How so? Well, Israel covers all its citizens via government-supported HMOs. Participation is mandatory. The costs are covered by taxpayers.
As was recently pointed out in a Washington Post blog post, a 2011 Health Affairs article credited “strong government influence” that has “direct operational control over a large proportion of total health-care expenditures, through a range of mechanisms, including caps on hospital revenue and national contracts with salaried physicians.”
How’s it working out? Per-capita spending on health care in Israel ($2,200 annually) is far less than in the United States ($8,400). Another comparison: Israel ranks fourth in the world in life expectancy; the United States comes in 38th.
Americans calling for reform of the U.S.’s dog-eat-dog health-care system dream of results like those in Israel. The Obama administration, with its watered-down version of health reform, should be so lucky as to have similar numbers 15 years from now.
Yet, as has been demonstrated numerous times over the past three years, Republican politicians want nothing to do with the sort of common-sense reforms Israel has undertaken to control health-care costs.
Why, then, did a big-time Republican recently say nice things about Israel’s system?
“Our health-care costs are completely out of control,” the politician said. “Do you realize what health-care spending is as a percentage of the GDP in Israel? Eight percent. You spend 8 percent of GDP on health care. And you’re a pretty healthy nation. We spend 18 percent of our GDP on health care. Ten percentage points more.”
The speaker was, wait for it, Mitt Romney, the Republican presidential candidate who will face Barack Obama this fall.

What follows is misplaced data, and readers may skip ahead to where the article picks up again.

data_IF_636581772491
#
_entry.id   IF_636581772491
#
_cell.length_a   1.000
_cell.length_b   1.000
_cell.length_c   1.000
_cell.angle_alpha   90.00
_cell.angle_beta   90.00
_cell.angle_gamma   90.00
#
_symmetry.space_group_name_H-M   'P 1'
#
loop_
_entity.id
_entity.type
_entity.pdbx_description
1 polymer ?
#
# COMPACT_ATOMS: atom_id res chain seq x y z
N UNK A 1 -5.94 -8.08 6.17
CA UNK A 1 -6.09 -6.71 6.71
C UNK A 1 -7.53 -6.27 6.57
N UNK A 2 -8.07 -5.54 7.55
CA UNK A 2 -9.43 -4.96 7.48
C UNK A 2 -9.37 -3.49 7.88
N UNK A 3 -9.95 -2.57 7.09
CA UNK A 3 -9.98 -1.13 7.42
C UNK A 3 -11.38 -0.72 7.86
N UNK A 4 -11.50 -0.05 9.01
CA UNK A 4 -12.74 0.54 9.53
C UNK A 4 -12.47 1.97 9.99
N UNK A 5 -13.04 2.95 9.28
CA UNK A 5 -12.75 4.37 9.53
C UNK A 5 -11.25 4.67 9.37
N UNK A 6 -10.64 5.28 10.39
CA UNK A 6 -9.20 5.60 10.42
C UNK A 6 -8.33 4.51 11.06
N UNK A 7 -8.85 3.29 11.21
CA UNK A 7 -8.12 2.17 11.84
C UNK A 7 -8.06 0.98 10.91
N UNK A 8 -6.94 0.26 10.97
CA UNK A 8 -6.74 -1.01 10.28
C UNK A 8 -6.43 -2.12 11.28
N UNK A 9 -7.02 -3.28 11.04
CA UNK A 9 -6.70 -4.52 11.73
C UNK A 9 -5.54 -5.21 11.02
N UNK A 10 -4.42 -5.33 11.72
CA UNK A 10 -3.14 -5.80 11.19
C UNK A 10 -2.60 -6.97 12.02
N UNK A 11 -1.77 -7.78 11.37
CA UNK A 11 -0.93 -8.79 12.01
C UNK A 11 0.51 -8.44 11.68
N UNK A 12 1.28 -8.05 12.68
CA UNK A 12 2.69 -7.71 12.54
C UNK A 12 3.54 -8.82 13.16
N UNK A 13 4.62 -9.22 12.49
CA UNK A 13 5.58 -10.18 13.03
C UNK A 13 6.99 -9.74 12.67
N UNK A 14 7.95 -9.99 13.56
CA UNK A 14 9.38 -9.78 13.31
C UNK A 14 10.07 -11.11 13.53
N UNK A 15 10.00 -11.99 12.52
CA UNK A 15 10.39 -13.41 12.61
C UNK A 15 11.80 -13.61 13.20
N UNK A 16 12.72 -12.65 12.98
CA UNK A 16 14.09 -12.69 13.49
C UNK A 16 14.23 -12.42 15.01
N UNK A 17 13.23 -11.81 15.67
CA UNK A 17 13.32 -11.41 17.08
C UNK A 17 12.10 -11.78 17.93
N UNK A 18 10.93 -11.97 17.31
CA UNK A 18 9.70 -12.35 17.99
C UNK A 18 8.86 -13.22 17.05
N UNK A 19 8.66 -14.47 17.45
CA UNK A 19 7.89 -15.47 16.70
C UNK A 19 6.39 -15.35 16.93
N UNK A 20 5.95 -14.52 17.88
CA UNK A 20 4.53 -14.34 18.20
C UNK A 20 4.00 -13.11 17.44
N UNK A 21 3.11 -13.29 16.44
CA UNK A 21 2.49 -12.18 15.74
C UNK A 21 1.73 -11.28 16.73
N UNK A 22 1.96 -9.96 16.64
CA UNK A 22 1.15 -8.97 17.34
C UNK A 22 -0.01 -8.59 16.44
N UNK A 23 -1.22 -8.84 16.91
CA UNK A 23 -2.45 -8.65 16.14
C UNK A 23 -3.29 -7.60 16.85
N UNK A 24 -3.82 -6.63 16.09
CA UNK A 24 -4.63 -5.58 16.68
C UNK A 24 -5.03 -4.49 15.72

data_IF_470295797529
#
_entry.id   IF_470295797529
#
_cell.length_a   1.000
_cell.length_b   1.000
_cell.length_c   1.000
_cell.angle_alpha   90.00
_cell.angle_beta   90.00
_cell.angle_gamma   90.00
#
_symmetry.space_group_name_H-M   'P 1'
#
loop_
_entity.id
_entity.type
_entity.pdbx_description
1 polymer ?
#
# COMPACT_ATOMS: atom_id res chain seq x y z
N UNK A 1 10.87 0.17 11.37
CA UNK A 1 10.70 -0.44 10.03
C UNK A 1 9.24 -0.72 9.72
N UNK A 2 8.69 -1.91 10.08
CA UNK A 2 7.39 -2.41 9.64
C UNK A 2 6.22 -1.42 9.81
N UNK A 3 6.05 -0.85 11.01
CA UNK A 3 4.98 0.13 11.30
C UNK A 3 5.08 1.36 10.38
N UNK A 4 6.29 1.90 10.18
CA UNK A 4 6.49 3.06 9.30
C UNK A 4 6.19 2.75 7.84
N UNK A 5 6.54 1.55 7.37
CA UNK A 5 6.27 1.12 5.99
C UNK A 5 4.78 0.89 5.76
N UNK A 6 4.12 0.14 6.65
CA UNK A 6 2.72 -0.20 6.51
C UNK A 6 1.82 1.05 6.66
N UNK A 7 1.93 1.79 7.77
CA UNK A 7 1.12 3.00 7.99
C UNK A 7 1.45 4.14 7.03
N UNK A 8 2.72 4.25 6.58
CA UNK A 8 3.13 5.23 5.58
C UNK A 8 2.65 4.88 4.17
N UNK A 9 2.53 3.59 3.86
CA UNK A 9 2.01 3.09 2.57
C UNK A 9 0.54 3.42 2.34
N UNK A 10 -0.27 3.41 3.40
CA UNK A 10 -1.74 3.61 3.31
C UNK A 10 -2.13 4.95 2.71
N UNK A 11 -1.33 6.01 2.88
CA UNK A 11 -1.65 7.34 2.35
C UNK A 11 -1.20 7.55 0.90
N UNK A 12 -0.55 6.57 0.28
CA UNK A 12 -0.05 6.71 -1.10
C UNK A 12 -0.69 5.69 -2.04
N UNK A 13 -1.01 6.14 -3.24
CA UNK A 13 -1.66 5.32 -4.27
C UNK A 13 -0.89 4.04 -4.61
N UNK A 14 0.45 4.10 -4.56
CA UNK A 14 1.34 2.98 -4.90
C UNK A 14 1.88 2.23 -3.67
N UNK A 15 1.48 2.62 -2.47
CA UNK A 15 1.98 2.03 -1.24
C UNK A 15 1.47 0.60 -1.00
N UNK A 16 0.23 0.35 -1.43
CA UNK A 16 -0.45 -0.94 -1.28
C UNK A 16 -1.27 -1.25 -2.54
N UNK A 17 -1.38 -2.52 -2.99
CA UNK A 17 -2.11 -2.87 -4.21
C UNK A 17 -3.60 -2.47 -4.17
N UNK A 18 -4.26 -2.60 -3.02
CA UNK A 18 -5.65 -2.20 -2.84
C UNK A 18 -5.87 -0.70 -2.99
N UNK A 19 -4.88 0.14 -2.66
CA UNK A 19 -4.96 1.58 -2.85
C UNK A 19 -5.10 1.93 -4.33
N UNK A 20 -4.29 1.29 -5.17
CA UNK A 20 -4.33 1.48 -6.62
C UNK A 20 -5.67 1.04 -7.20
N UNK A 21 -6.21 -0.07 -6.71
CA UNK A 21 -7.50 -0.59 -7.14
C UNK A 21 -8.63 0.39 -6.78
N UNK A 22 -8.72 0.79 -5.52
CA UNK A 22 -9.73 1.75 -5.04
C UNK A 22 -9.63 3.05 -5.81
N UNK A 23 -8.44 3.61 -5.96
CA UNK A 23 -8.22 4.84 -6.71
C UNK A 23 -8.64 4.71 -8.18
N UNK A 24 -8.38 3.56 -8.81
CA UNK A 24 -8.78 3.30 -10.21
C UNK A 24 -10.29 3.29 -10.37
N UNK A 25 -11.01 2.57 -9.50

Speaking during a recent visit to Israel, Romney went on, “We have to find ways — not just to provide health care to more people, but to find ways to finally manage our health-care costs.”
Why, yes we do, Mr. Romney.
President Obama campaigned on doing just that four years ago. Once in office, he pushed for Congress to deliver reforms he could sign into law.
If style points were awarded for turning a bill into law, Obama would have probably received a zero for this episode. His bolder ideas for reform died as he set out to win over reluctant lawmakers. In the end, it took some fancy legislative footwork to just barely pass the 2010 Affordable Care Act.
Throughout that process as well as the aftermath, Obamacare, as it is known to detractors, was subjected to withering attacks from the right. Opponents hit it with vicious smears, outrageous lies and all the demagoguery they could muster. Most neglected to mention that major portions of the law were lifted from reforms adopted in Massachusetts by then-Gov. Romney.
All the while, Obama sat virtually mute, seemingly unable to muster a vigorous defense of a plan that seeks to (a.) cover more Americans, and (b.) lower health-care costs.
Republicans, the loyal opposition to Obama’s Democratic Party, found it convenient to rally against the law. Republican politicians stood in lockstep opposition to Obamacare, while never presenting a serious alternative.
Perhaps Romney’s remarks in Israel are a subtle shift from the candidate who has virtually disowned his own health-care reforms in order to please Republican voters. Does Romney prefer Israel’s single-payer “socialist” plan to Obama’s more modest reforms? Nah, we didn’t think so, either.